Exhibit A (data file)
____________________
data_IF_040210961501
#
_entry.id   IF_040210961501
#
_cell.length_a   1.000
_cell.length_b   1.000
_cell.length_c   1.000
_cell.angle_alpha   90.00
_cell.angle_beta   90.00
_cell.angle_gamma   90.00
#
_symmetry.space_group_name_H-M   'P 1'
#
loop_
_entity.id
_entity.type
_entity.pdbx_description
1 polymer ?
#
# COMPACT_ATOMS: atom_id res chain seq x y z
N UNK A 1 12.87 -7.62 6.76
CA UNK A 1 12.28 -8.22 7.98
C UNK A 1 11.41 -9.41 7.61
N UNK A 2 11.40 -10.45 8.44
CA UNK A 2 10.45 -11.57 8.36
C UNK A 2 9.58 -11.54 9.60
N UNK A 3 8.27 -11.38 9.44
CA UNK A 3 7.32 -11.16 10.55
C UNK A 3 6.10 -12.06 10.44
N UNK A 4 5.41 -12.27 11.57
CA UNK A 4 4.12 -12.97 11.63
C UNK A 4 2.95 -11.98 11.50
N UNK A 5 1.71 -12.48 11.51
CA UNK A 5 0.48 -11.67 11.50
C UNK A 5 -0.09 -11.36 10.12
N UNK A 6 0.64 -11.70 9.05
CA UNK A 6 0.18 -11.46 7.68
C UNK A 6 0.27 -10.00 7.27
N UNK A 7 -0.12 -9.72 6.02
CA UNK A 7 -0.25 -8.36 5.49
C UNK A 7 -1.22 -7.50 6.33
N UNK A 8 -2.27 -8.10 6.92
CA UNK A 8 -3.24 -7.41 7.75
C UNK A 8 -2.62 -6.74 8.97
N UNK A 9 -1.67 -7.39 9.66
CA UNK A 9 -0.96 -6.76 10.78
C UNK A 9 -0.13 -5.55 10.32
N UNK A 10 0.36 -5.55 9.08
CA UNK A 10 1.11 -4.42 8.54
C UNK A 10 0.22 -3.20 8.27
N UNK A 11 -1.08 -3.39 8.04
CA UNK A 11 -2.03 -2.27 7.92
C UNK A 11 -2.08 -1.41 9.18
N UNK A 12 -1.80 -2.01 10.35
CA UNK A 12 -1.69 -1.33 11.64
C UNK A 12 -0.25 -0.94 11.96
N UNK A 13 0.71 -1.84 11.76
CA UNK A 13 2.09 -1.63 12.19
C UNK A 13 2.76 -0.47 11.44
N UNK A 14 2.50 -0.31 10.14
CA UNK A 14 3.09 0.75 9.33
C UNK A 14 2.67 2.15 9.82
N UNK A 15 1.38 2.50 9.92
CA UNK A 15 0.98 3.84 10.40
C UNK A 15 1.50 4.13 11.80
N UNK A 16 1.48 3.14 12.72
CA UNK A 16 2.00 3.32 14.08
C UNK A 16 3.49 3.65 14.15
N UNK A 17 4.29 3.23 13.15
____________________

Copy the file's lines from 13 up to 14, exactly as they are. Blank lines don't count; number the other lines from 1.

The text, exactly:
#
loop_